Commodity futures reflect not only on current food inflation but also immediate trends in agricultural prices. Overall, trading at the Chicago and London stock exchanges suggests that higher food prices are here to stay, with few signs of prices coming back down over the short term.
An inflationary January
January 2011 is already proving to be a month loaded with exciting macro-economic data. Real GDP growth in Germany for 2010 has just been confirmed at 3.5%, the highest rate registered since reunification. Meanwhile, inflation in Spain reached 3% in 2010, a rate that might result in higher labour costs and bring about a second wave of inflation.
In the UK, the latest inflation data shows that producer output prices climbed by 0.5% in December 2010, taking the annual rate to 4.2%, the highest since April, according to data recently released by the Office for National Statistics. Earlier this month, the European Central Bank (ECB) decided to keep EuroZone interest rates on hold, but warned that inflationary pressures (2.2% annual rate for the month of December) might prompt interest rate rises later this year.
Crucially, manufacturing growth in economies heavily dependent on raw materials, such as Germany, on the one hand and inflation on the other is encouraging international traders to invest in commodities. In the case of inflation, commodity trading is being used as a hedge against price rises, as commodity trading tends to ensure higher returns and therefore increase profitability in real terms.
January is also proving quite eventful in terms of agricultural news. The United States Department of Agriculture’s (USDA) Quarterly Grain Stocks Report, released on 11 January, shows a drop in US corn and soybean ending stocks. This has prompted an immediate increase in demand for futures contracts for both commodities. In addition, recent floods in Australia have raised uncertainties about global sugar supply, a factor that might be reflected on trading floors in the coming months. Conversely, political uncertainty in Côte d’Ivoire has not yet affected cocoa supplies and no major price fluctuations were noted in January.
Cocoa futures remain stable … for the time being
Cocoa futures are proving to be fairly stable in January. There is agreement in the industry that current political instability has not yet impacted distribution via the ports of Côte d’Ivoire, at least not yet. This, alongside high output prospects in other West African countries like Ghana, is keeping the peace among markets and minimising price fluctuations.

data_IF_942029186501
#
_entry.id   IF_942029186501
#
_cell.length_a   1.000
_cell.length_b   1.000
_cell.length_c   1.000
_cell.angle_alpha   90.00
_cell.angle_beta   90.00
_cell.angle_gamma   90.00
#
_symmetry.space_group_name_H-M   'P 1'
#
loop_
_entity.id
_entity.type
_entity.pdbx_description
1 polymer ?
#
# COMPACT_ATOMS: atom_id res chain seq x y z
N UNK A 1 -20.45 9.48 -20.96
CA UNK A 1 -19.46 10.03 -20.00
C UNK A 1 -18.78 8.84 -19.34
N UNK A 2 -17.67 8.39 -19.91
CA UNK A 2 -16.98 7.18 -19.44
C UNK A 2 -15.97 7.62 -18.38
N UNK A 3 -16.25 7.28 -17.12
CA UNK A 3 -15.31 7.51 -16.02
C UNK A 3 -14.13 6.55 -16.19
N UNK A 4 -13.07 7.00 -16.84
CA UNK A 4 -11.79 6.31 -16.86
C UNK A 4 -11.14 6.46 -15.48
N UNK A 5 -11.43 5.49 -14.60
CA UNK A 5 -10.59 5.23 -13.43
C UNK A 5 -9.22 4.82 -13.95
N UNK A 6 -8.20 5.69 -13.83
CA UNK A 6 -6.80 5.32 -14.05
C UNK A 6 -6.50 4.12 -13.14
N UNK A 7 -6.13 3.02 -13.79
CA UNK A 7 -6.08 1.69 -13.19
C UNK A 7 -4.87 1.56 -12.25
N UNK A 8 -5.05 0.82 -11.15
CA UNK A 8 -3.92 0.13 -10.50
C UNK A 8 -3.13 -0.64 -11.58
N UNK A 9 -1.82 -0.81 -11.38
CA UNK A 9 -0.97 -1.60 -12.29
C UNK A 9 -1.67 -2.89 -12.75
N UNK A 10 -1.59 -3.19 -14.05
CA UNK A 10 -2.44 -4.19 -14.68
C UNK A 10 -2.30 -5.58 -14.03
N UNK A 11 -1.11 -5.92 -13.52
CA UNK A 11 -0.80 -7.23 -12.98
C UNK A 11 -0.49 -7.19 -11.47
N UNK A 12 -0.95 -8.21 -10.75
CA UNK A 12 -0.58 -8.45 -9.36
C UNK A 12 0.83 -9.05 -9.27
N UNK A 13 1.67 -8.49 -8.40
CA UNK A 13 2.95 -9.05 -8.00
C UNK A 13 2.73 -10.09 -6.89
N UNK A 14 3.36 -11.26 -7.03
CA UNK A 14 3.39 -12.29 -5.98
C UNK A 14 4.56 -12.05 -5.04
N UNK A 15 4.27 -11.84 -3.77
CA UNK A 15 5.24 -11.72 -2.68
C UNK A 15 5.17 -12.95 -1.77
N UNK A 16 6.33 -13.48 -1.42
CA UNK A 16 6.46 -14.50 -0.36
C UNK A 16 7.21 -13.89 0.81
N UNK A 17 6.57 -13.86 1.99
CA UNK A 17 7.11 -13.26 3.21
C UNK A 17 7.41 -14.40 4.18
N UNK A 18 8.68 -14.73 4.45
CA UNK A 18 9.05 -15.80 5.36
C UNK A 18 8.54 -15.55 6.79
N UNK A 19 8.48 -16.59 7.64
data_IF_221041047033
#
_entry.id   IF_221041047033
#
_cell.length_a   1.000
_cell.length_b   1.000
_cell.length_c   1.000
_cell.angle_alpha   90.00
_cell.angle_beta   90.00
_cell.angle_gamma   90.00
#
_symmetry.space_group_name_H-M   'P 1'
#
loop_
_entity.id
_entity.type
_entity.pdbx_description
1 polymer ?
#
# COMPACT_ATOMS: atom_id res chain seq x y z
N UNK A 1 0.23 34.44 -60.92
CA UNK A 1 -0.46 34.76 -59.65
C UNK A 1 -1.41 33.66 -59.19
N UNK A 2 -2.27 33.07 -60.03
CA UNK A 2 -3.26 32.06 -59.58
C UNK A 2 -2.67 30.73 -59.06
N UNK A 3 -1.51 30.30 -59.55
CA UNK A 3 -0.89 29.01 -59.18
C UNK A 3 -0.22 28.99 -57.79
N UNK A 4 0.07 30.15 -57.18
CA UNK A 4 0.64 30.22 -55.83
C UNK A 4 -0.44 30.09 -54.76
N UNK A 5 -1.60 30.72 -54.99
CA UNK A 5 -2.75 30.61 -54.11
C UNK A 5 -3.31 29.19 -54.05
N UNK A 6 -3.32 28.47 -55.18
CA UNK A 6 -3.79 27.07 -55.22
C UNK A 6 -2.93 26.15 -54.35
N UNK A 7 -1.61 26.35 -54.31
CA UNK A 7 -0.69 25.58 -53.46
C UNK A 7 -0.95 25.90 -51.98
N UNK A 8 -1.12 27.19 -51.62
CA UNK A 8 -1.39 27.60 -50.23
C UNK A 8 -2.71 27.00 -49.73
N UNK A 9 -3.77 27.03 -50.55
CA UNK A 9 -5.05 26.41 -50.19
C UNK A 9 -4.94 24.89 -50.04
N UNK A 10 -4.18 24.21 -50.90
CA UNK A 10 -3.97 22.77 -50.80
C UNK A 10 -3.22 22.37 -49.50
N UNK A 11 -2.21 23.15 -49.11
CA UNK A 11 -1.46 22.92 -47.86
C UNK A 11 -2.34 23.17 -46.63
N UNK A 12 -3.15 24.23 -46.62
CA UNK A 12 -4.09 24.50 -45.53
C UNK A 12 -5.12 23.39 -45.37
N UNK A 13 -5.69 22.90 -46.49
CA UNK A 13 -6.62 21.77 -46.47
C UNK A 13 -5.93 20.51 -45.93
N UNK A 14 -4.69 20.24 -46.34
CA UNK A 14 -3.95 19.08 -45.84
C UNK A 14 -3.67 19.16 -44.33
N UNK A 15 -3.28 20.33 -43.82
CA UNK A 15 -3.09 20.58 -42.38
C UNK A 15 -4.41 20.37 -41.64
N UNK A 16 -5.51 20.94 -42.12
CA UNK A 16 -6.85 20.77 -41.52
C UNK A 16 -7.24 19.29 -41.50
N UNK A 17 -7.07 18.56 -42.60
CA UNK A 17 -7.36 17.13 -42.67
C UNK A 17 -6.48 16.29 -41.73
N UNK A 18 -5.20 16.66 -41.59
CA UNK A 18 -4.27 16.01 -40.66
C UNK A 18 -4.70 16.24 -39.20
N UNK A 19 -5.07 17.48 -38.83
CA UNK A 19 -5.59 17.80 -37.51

There is still concern, however, that a possible aggravation of the current crisis in Côte d’Ivoire could cause a sudden surge in demand for cocoa beans. Therefore, some traders are opting to spread futures positions in equal parts across 2-month (March) and 5-month (May) contracts. This strategy, given current stability, could provide some degree of hedging against price surges stemming from unpredictable political developments.
Lower wheat ending stocks than expected in the US
Analysts and brokers have been betting on their own estimates about 2010 US end-wheat stocks since the Christmas season. USDA’s Quarterly Grain Stocks Report, released in mid-January, showed an increase of 8% in wheat ending stocks over the December 2009-2010 period.
Interestingly, this increase proved to be lower than anticipated by many traders, who relied on higher increases on the back of a larger output. USDA’s report immediately increased demand for wheat futures on London and Chicago’s trading floors, with prices rising by 2% in just one day. This rise reversed the decline in futures prices seen since the beginning of the year, when traders factored in a larger volume of ending stocks. Traders going long (buying) on 3 January have so far made an average loss of US$1,500 per contract (5,000 bushels x US$0.30) and are therefore unlikely to go short before more substantial gains help them to recover.
That said, USDA’s recently released report suggests that stronger demand for wheat in the Asian market seems to be swallowing up any excess production, a trend that is unlikely to change in the short term. Those traders going short (selling) in March might well use their earnings to fund call options (right to buy) in May – to achieve hedging against unexpected wheat price rises in the coming weeks.
Corn – and thus corn trading – was another commodity feeling the full impact of USDA’s latest report on grain stocks. US corn ending stocks decreased at a higher rate than expected – by 8% over the December 2009-2010 period. Demand for corn has been underpinned not only by a surge in cattle feed imports in Asian markets but also by the increase in ethanol production in the US market.